That trade unionism has gained a foothold in almost every field of labor is emphasized by a recent development in the theatrical world. Though actors have previously considered their profession one of the arts, and therefore on a social plane above labor organization, recently they voted to submit a proposition to affiliate themselves with the American Federation of Labor. Since actors as well as motormen must protect themselves from possible encroachments of employers, the Actors' Equity Association convened simultaneously in five large cities, and voted unanimously to consider in May the proposal to unite with the largest labor organization in the world.
Many leaders in business, government, and the professions contend that whereas capital once exploited labor, today labor has gained so much power that it is beginning to exploit capital. Whether or not this statement is true, one fact is undeniable: when the differences between employer and employee are settled by arbitration, although trades unions do not necessarily obtain their demands in full, nearly always they are granted some concessions. According to the New York Herald, "A force has been unleashed which will be difficult to control. The trend is unmistakably in the direction of submission by all invested capital to the workingman or to an industrial upheaval many times more extensive and disastrous than the great railroad and other strikes in 1877."
This vital modern question concerns every man who will enter the field of business and have to deal with labor. To comprehend the situation, to discriminate between the fair and preposterous demands of labor unions, future business men may obtain light on this subject by studying it in college. There are many college students who come from environments where the ideas are moulded by men who have seen organized labor grow into power, and who have always dealt with it as a menace or unwarranted interference with their liberties. Undergraduates are not rare who consider the labor problem very simple: labor simply has to be fought. This is not the general attitude; but a sympathetic insight into the workingman's point of view is not too common. It requires a detailed study which no prospective business man should fail to make.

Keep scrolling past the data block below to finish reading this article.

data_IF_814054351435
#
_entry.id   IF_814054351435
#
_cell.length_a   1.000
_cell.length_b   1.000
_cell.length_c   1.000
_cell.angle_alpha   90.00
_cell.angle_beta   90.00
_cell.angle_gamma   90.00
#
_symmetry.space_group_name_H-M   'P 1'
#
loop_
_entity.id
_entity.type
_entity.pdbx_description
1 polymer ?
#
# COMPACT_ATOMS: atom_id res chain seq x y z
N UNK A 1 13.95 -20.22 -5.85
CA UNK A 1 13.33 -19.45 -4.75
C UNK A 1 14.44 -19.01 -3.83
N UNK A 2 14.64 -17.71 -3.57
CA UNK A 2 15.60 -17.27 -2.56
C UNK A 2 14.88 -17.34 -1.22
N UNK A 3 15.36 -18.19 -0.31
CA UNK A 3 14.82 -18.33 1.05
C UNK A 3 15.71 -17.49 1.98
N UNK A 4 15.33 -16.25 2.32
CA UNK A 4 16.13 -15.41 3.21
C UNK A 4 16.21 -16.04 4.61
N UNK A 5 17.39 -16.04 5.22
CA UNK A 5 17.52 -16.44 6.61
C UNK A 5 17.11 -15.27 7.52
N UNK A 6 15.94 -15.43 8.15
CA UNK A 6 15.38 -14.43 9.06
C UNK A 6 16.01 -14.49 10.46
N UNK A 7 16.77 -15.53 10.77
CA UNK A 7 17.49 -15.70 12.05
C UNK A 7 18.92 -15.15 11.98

In the University there are two half-courses which deal with this matter in an unprejudiced manner. Their value is great; even more detailed courses in the subject might well be given.
THE INDUSTRIAL CONFERENCE.Patriots may well view with alarm the break in the National Industrial Conference at Washington. It is an event of
OVERLOOKING THE MAIN ISSUEThe capital and public groups at the Labor Conference appear to be cutting their own throats. In standing against the
McNAMARAS IN OTHER LIGHTMr. Lincoln Steffens will deliver a lecture on "The McNamara Dynamiters: Social Symptoms", in the Living Room of the Union
LABOR EXPERT TELLS OF NEED OF THIRD PARTY"I do not believe that the labor situation can be entirely solved by attacking it from the bottom, through the
MUDDLING THROUGHOrganized labor is giving a gigantic exhibition of its power in England. At one swoop, the leaders of the trade